From a Rough Minute Book recording the Freemasons’ School Committee meetings, dated 1788, we find information about the election of the first Matron for the School, following an advertisement that had earlier been placed in a newspaper.
The candidates below were some of those shortlisted, together with their addresses at the time and any recommendations they had received to support their applications.
Mrs Jane Edge, at Mr Pontin’s, Stanhope St, Letter in consequence of the Advertisement
Stanhope Street is in the Kings Cross area and this was possibly the closest address to the first school buildings in Somers Place East. Today, this area is filled with modern blocks of flats.
In the early eighteenth century John Strype described Clare Street, Houghton Street and Holles Street, all leading from Clare Market to Stanhope Street, as “well built and inhabited” (www.londonlives.org/static/StClementDane.jsp), but he also noted pockets of poverty in small courts north of the market, and off Stanhope Street. It was named for Philip Stanhope, 4th Earl of Chesterfield and built on adjoining land to Chesterfield House.
The identity of Mr Pontin is unknown. Mrs Edge was not the only applicant from Stanhope St. See also Mrs Williams.
Mrs Dorothy Hall, No 48 Mill Bank St, Westminster, Letter in consequence of the Advertisement
Although this address clearly existed in the eighteenth century, what is at that address now is not what was there in Mrs Hall’s time. “For most of the 19th century the river frontage to Millbank was dominated by the huge bulk of the Millbank Penitentiary, the first national prison. The plan form of the Penitentiary, which covered 18 acres, is clear in the boundary of the Conservation Area [of Millbank]. The Penitentiary was built by Parliament in the early 19th century according to the philosopher Jeremy Bentham’s ‘panopticon principle’, which allowed maximum surveillance of prisoners by warders at a central point. … Millbank Conservation Area is located in the South of the City of Westminster. It has an octagonal boundary covering the site of the former Millbank penitentiary” (www3.westminster.gov.uk).
This strongly suggests that the property now listed as 48 Millbank is probably Edwardian. The buildings appears to have been converted into flats. Rent p.c.m. for one of the flats in 2009 was £2,167, location being everything!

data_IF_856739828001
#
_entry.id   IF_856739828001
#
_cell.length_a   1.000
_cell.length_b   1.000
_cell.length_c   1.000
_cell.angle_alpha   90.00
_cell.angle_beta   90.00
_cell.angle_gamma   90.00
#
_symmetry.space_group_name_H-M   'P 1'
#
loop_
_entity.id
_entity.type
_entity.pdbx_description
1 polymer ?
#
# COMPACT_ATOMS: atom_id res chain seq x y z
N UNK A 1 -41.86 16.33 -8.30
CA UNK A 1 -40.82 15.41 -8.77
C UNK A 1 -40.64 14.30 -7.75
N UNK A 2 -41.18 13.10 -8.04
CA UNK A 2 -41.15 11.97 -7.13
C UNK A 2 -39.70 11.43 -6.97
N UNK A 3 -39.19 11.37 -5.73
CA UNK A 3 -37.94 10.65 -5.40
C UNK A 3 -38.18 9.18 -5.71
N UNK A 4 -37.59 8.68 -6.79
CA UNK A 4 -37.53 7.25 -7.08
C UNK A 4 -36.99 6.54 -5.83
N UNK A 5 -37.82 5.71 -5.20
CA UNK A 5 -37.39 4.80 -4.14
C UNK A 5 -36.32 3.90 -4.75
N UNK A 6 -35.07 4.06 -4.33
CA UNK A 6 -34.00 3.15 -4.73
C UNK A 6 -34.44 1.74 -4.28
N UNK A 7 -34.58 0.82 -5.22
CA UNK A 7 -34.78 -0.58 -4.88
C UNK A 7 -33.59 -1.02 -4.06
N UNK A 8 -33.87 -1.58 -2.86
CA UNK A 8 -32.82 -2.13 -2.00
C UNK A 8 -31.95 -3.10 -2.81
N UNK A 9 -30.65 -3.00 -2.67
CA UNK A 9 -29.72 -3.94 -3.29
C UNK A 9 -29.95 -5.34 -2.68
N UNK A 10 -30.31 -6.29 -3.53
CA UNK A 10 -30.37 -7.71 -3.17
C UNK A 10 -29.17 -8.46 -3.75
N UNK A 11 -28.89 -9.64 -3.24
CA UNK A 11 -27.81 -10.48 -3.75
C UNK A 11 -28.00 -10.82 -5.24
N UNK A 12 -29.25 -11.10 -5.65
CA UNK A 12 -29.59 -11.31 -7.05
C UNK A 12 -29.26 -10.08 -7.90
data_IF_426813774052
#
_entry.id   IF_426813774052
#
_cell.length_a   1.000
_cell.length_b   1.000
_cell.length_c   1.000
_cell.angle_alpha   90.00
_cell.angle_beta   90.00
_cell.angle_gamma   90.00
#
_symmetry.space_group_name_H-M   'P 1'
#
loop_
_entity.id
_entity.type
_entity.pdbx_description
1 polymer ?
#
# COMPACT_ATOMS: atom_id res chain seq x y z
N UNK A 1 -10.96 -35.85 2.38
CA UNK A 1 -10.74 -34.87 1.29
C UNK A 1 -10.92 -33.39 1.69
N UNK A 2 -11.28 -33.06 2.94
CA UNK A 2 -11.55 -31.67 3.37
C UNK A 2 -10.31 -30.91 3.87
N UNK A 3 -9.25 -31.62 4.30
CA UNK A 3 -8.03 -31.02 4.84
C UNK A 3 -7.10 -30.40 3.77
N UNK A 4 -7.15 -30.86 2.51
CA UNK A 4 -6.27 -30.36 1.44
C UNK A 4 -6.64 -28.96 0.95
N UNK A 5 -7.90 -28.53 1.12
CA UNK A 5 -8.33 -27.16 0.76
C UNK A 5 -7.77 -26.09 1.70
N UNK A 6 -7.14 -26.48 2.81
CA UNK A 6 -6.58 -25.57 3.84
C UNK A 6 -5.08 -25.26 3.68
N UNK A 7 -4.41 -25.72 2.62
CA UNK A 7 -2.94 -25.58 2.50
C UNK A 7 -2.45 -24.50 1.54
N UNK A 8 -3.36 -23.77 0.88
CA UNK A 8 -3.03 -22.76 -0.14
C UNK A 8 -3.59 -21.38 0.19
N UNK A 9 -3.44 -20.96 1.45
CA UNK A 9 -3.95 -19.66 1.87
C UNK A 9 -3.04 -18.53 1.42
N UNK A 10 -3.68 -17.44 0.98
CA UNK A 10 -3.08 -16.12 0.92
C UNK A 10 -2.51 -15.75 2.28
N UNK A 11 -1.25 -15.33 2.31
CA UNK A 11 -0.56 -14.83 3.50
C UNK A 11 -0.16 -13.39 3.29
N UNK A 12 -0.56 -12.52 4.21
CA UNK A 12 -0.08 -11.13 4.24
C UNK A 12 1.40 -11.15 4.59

There is a statue, Jete by Enzo Plazzotta based on the dancer David Wall, on the corner of 46-57 Millbank, Westminster, London, one of ten statues of dancers found in the capital.
Mrs Elizabeth Smith, No 41 Baldwins gardens, Grays Inn Lane, Holborn, Letter in consequence of the Advertisement
Part of the Hatton garden estate, Baldwins Gardens was originally laid out in the C17th and is believed to have been named after the gardener to Elizabeth I. It has been extensively altered so that, although it still exists, it bears no resemblance to the street in 1788.
Mrs Mary Cartier, No 16 Hamilton St, letter signed by Mr Marsh, Horse Guards & Mr Wm Faden Governor & Mr John Yeomans (whose wife is a subscriber) & 13 non-governors
There is not enough information here to identify the address with certainty. There are several Hamilton Streets in London. There is a Hamilton Place which might be a candidate as it is in the general area of London where the other addresses are found. Described on Wikipedia as “a short street (about 400 feet (120 m) long)”, Hamilton Place is also referred to on a different website (http://4hp.org.uk/b/2013/hamiltons-history-part-2/) as both Hamilton Place and Hamilton Street on the same page. An error? Or an interchangeable nomenclature? If this is the right street, it should be noted that although Wikipedia describes it today as “one of the most prestigious streets in London with three five star hotels on it”, it was not always so. “Towards the end of the 18th Century, by which time Hamilton’s lease had been acquired by others, the houses in Hamilton Street were said to be “in a ruinous condition and intended to be removed.”
Mrs Martha Douglas, No 18 Paradise Row, Chelsea
“By 1794 Paradise Row from Gough House to Cheyne Walk was lined with houses, except at the Physic Garden” (A History of the County of Middlesex: Volume 12, Chelsea, ed. Patricia E C Croot (London, 2004), pp. 41-47 http://www.british-history.ac.uk/vch/middx/vol12/pp41-47) The houses, built largely between 1745 and 1794, were demolished in 1905.
“Paradise Row and Cheyne Walk were considered the busiest and most thriving parts of the village, as nearly all its industries were located on the river bank, and nearly all the best families lived in Cheyne Walk or Paradise Row…” (Rambling Recollections of Chelsea and the surrounding District as a Village in the early part of the past century by J B Ellenor http://www.gutenberg.org/files/32548/32548-h/32548-h.htm)
We know from a Pigot’s Directory of 1824 that 18 Paradise Row was opposite Paradise Walk as this information is given in a list of streets therein. It is now called Royal Hospital Road. http://www.londontown.com/LondonStreets/royal_hospital_road_03d.html/ shows Paradise Walk and therefore enables No 18 Paradise Row to be placed.
In the ballot which elected the Matron, Mrs Douglas received 4 votes. Whilst this may not seem many, it is, of course, four more than many of the other candidates received!